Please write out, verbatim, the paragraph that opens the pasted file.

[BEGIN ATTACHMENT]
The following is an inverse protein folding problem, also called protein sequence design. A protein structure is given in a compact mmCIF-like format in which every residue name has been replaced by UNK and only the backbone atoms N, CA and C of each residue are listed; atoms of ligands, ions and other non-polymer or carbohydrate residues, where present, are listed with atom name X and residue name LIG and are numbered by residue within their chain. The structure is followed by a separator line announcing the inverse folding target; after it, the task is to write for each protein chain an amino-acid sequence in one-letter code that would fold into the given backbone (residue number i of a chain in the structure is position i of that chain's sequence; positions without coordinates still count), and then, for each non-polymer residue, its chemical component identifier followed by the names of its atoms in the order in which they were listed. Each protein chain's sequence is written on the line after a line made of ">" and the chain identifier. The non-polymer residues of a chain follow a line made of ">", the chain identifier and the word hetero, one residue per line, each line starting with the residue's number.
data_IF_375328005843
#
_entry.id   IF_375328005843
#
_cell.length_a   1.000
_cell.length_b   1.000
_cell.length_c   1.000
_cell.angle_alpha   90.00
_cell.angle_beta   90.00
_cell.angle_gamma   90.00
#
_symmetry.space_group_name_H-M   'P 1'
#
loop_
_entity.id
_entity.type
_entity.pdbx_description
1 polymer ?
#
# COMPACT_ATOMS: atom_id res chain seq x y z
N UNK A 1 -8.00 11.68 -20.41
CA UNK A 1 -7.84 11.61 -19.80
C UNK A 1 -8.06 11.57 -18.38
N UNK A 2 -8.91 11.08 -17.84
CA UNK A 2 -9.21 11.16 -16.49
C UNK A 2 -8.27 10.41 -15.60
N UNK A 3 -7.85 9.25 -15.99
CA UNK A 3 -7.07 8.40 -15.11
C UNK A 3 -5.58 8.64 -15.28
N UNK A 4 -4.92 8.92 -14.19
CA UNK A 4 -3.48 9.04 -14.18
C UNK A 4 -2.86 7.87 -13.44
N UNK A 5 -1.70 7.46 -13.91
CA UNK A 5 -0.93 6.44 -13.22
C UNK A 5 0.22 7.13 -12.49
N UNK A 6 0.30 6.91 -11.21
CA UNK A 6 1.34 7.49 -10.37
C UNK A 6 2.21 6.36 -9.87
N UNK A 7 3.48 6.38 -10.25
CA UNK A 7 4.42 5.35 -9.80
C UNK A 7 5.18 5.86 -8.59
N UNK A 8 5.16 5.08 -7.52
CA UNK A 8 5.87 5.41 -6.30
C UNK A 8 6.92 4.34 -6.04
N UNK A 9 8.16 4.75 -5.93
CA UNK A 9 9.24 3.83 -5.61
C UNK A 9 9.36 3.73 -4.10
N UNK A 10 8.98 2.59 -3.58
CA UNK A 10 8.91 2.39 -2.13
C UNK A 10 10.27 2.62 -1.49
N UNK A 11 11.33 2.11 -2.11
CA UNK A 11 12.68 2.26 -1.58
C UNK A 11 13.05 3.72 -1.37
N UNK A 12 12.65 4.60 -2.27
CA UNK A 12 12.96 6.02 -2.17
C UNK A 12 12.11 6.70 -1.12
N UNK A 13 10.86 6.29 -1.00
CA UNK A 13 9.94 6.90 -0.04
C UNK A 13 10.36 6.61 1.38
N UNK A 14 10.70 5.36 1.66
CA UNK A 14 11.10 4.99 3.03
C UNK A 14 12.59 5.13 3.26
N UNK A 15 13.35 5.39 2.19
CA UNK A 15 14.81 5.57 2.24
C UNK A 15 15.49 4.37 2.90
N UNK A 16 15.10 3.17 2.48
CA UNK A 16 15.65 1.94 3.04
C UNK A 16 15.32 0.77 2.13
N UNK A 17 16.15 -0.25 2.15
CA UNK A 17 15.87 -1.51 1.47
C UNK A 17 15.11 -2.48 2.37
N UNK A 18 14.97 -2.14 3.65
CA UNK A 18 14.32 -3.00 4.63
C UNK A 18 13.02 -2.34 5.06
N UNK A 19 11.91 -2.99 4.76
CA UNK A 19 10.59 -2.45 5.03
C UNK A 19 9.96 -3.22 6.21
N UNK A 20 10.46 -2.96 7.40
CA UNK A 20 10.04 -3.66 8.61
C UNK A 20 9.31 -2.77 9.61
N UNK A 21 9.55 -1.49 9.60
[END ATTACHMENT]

The following is an inverse protein folding problem, also called protein sequence design. A protein structure is given in a compact mmCIF-like format in which every residue name has been replaced by UNK and only the backbone atoms N, CA and C of each residue are listed; atoms of ligands, ions and other non-polymer or carbohydrate residues, where present, are listed with atom name X and residue name LIG and are numbered by residue within their chain. The structure is followed by a separator line announcing the inverse folding target; after it, the task is to write for each protein chain an amino-acid sequence in one-letter code that would fold into the given backbone (residue number i of a chain in the structure is position i of that chain's sequence; positions without coordinates still count), and then, for each non-polymer residue, its chemical component identifier followed by the names of its atoms in the order in which they were listed. Each protein chain's sequence is written on the line after a line made of ">" and the chain identifier. The non-polymer residues of a chain follow a line made of ">", the chain identifier and the word hetero, one residue per line, each line starting with the residue's number.